When someone slips and falls in a public place in Illinois such as a mall, in order to prevail in a personal injury lawsuit, the person who fell must establish that the owner of the property was somehow responsible for the fall. Sometimes this can be a difficult proposition, as the plaintiff in Ishoo v. General Growth Properties, Inc., 2012 WL 933383, recently learned. On the day of her fall, the plaintiff in Ishoo was working as a sales representative at the make up counter at Neiman Marcus. She took a break to purchase a cup of coffee from Starbucks, and as she was walking there, she slipped and fell on a wet substance on the floor. As a result of the fall, she injured her right shoulder. She later filed this personal injury lawsuit alleging that the owners of the mall were responsible for her injuries because they either knew or should have known that a wet substance had accumulated on the floor and posed a hazard to shoppers and others walking through the mall. The Appellate Court of Illinois, First District, explained what was required in order for the plaintiff to prove negligence on behalf of the defendants: To establish negligence on the part of the defendants, the plaintiff need only bring forth facts that her fall was caused by a liquid substance on the floor attributable to the defendants. Liabilityon the part of the defendants may arise if (1) one or more defendants is directly responsible for the liquid substance on the floor or (2) the defendants had actual or constructive notice of the liquid substance on the floor…(T)his appeals turns on whether there is any evidence that directly proves, or gives rise to a reasonable inference, that the presence of the liquid substance on the floor is tied to one or more of the defendants… Unfortunately for the injured plaintiff, after reviewing the facts and applying the relevant legal standards to the fact of the case, the court concluded that the plaintiff had failed to show that the defendants had actual or constructive notice of the wet substance on the floor: (U)nder the facts of this case, actual notice can only be established by a showing that the housekeeping staff “squeegeed” cleaning solution from the escalator on to the floor. As we have already concluded, no facts exist that the activities of housekeeping staff were responsible for the liquid[READ MORE…]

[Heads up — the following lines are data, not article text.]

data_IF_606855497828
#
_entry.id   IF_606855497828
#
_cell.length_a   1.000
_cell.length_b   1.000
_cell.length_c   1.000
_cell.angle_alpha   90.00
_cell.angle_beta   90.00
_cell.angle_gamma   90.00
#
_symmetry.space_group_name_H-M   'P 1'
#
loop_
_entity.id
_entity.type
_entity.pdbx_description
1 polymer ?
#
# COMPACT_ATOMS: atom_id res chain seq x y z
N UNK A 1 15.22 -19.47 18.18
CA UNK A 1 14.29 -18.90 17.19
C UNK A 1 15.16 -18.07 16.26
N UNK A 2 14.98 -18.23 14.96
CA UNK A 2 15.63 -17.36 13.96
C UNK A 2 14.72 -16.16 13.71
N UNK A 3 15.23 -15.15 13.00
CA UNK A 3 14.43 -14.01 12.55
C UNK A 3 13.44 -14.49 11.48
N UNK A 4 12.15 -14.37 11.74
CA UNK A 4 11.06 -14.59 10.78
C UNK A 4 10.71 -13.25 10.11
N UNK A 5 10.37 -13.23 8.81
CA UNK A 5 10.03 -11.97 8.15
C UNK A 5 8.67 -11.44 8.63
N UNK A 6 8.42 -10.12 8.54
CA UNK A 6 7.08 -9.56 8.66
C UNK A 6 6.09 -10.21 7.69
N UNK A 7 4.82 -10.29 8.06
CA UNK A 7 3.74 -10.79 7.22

Is the City of Chicago liable for every accident that occurs when a pedestrian trips and falls on a public sidewalk? Of course not. But under certain circumstances, the City can be held liable. The Appellate Court of Illinois, First District, considered just such a scenario in Waters v. City of Chicago, (No. 1–10–0759). In Waters, the plaintiff was injured when she tripped and fell over the metal base of a street barricade that jutted out into the sidewalk. She was stepping over the metal base when she was distracted by the sound of a jackhammer, at which point she tripped and fell, landing on her wrist. Her injury required surgery. She later filed a personal injury lawsuit against the City of Chicago, alleging, in part, that the City owed her a duty of care under the “distraction exception” to the open and obvious danger theory. In other words, she alleged that even though the existence of the barrier and the dangers presented by it were obvious, the City nevertheless owed her a duty of care because the City should have known that her attention might be distracted by the construction occurring nearby, thus resulting in her loss of concentration and subsequent injury. The Court concluded that although the issue was not clear cut, there were questions of fact for a jury to consider and thus granting summary judgment in favor of the defendant was improper: (D)espite the obviousness of the barricade and its base, plaintiff became distracted upon hearing the loud noise from the jackhammer. Defendant created the hazard but not the distraction. It is reasonable to expect that a defendant who places a barricade over a sidewalk and places a portion of their bases in an area of ingress and egress on a public sidewalk without signs warning people to avoid walking in the area could foresee that people could reasonably become injured and would likely become injured if they used the walkway. It can also be reasonably expected that people would walk on the sidewalk notwithstanding its partial barricade. For these reasons, we cannot say, as a matter of law, that defendant should not have reasonably anticipated the distraction and should not have foreseen the injury to plaintiff. It would have been easy for the defendant to have barricaded the entire walkway so that no one could use it until the construction was complete and the consequences of doing[READ MORE…]